The bank of issue is the Central Bank of Barbados. In 1972, it replaced the East Caribbean Currency Authority (ECCA). Commercial banks include the Bank of Nova Scotia, Barbados National Bank, Barclay's Bank, Broad Street, Caldon Finance Merchant Bank, Canadian Imperial Bank of Commerce, Caribbean Commercial Bank, Caribbean Financial Services Corporation, Mutual Bank of the Caribbean, and Royal Bank of Canada. Public institutions include the Barbados Development Bank and the Sugar Industry Agricultural Bank. Barbados has begun development of the offshore banking sector, including the Republic Bank of Trinidad and Tobago in 1999.
The International Monetary Fund reports that in 2001, currency and demand deposits—an aggregate commonly known as M1—were equal to $571.9 million. In that same year, M2—an aggregate equal to M1 plus savings deposits, small time deposits, and money market mutual funds—was $1.9 billion. The discount rate, the interest rate at which the central bank lends to financial institutions in the short term, was 7.5%.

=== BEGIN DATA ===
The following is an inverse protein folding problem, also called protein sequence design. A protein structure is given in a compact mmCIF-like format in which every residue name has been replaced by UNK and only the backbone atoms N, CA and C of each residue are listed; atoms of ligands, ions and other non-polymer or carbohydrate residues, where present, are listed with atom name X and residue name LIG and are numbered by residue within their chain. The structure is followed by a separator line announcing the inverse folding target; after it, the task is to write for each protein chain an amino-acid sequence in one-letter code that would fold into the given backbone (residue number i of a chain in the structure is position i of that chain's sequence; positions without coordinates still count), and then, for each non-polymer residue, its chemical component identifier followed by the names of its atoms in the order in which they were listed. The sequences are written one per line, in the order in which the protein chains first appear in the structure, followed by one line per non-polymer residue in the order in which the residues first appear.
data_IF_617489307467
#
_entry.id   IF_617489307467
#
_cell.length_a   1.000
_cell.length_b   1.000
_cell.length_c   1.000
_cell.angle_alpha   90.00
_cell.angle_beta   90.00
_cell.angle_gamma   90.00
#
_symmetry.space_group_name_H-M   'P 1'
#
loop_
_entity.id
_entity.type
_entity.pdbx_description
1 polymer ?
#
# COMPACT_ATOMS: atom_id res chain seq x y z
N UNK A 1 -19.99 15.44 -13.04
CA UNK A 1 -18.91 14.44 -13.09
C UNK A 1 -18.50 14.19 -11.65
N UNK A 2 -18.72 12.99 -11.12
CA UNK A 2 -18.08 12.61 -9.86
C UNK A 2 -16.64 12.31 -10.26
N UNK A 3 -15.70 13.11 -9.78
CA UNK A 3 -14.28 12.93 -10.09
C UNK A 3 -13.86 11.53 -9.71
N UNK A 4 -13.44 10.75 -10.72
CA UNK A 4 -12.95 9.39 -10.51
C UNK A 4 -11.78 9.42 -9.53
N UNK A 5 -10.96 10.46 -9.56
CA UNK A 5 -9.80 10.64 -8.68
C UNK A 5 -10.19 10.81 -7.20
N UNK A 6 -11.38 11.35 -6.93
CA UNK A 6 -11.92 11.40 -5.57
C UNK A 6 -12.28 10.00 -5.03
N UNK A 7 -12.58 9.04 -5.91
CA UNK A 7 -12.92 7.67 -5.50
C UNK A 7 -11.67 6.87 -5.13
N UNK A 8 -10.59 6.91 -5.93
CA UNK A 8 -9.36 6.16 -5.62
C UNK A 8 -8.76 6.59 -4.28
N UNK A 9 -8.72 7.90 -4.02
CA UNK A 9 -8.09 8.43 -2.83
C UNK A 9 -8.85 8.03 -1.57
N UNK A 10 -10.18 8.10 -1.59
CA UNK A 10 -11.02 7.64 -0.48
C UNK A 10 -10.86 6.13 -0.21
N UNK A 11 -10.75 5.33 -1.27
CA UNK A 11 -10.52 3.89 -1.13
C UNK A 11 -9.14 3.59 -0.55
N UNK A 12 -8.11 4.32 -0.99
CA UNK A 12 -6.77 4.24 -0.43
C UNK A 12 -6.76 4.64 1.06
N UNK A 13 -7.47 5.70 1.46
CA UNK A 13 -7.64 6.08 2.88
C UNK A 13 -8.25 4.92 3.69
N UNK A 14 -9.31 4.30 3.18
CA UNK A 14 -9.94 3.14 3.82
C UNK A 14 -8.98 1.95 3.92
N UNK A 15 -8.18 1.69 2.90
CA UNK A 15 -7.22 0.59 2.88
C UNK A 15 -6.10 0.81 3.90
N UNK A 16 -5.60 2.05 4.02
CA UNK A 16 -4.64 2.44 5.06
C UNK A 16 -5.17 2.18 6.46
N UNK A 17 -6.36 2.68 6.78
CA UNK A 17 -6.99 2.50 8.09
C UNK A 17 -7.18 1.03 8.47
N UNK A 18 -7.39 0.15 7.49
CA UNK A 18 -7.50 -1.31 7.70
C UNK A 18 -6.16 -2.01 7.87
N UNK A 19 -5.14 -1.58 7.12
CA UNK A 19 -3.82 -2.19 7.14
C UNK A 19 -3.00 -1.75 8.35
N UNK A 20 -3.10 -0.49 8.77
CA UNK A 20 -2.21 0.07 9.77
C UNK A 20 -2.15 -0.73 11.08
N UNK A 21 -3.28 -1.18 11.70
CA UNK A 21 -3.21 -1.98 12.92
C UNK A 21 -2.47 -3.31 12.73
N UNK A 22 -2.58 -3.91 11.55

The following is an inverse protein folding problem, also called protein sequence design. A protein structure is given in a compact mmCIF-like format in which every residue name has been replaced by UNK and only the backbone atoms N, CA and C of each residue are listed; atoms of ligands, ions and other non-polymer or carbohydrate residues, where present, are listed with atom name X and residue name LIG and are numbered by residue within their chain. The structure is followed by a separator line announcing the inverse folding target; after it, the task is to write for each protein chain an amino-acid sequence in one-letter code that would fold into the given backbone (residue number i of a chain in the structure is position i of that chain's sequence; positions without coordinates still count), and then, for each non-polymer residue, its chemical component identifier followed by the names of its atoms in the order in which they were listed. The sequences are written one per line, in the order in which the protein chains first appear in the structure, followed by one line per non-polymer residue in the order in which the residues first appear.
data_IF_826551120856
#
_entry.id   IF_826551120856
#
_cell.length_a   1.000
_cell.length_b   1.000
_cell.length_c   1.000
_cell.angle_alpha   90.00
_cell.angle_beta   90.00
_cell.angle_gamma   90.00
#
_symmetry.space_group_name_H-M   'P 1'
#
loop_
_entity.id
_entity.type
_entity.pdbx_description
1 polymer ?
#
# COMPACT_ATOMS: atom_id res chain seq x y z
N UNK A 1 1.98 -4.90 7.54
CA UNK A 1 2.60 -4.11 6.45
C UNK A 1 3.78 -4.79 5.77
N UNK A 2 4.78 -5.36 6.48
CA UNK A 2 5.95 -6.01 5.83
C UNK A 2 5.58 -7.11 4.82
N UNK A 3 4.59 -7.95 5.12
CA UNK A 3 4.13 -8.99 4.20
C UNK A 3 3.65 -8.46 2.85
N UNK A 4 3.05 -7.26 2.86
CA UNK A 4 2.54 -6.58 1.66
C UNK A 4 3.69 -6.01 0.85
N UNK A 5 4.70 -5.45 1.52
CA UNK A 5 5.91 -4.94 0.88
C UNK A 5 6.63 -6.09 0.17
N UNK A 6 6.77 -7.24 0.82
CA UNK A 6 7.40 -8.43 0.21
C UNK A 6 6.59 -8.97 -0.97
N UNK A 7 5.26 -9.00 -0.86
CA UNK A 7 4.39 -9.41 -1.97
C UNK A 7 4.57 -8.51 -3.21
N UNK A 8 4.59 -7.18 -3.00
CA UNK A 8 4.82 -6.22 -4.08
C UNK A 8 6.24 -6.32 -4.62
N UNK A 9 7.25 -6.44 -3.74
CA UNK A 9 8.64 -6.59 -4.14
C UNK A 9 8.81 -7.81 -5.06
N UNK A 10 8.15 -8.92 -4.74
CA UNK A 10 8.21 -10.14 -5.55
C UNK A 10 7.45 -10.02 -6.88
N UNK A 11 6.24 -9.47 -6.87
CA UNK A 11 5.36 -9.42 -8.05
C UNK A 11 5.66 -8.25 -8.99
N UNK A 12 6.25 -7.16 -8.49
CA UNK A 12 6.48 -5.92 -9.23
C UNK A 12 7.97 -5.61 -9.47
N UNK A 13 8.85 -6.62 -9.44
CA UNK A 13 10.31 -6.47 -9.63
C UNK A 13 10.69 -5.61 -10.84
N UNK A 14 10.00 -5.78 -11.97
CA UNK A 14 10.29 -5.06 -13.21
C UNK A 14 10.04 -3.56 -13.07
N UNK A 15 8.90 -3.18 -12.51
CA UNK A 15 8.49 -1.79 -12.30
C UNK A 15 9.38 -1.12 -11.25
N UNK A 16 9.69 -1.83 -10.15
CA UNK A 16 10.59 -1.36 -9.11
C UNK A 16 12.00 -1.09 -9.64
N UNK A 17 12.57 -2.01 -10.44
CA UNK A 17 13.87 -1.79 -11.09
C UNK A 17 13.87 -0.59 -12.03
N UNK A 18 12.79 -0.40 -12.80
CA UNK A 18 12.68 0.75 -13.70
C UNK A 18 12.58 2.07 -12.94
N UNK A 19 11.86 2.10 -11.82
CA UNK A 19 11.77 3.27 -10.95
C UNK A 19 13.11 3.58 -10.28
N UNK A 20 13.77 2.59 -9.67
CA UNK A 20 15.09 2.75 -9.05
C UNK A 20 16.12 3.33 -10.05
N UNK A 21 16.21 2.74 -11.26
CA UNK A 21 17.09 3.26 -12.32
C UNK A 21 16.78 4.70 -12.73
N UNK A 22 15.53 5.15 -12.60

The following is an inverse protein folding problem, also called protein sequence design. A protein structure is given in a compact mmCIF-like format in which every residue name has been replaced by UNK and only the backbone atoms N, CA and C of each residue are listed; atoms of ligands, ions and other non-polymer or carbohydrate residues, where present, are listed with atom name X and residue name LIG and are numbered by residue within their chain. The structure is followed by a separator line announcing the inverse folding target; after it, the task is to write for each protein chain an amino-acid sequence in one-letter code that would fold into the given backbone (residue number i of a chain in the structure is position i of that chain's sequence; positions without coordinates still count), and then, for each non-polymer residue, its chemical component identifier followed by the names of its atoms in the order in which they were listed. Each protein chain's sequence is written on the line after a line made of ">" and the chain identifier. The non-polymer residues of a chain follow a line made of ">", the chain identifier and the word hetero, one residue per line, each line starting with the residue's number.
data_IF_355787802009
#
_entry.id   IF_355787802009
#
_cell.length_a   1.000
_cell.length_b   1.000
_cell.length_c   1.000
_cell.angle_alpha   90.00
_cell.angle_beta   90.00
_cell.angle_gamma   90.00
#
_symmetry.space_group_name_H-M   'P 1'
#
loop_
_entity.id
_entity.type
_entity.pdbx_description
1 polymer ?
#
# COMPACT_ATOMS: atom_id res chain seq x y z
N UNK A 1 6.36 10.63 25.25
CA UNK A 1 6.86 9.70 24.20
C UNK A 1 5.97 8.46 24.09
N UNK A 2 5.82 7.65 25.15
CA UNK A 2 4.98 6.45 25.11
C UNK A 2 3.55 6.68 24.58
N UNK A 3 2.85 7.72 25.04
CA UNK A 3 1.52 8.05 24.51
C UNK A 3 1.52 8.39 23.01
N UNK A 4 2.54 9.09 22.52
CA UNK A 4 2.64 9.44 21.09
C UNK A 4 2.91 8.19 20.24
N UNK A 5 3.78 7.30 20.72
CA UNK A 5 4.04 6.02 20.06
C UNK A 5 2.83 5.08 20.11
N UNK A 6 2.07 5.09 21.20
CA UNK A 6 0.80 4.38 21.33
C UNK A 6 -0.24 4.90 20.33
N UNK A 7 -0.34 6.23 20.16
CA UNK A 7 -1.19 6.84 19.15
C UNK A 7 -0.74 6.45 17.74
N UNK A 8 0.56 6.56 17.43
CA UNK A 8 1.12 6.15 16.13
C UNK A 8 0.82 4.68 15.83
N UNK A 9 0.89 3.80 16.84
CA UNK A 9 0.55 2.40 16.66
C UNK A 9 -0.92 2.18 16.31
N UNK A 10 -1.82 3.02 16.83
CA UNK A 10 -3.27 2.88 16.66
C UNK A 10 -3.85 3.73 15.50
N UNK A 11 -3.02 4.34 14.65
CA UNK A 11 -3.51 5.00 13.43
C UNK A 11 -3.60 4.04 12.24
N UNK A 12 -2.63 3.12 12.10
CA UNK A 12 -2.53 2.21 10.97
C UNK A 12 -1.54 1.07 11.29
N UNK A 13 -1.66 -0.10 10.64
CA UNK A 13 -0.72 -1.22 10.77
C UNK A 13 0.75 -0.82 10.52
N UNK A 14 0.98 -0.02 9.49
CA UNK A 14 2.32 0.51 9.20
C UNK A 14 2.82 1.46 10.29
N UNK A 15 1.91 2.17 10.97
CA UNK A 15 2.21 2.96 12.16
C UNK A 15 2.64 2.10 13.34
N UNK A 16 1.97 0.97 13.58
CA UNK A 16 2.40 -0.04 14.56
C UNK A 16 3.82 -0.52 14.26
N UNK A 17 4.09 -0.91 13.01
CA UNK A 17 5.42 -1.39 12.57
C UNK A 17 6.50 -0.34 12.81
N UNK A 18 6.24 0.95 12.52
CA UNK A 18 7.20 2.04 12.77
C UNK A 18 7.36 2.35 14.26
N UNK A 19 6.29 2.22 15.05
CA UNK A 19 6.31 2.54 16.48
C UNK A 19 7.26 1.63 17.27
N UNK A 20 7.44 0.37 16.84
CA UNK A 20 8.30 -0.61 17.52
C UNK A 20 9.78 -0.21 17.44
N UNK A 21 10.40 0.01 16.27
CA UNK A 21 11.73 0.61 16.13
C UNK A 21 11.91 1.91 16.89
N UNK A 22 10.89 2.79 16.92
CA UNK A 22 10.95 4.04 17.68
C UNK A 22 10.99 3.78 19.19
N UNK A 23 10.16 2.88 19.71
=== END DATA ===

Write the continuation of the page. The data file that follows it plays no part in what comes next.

There is no stock exchange in Barbados, although the Central Bank has established the Barbados Securities Marketing Corp. in anticipation of the future development of a securities exchange. Mutual funds now provide a tax-exempt vehicle for investment in existing shares.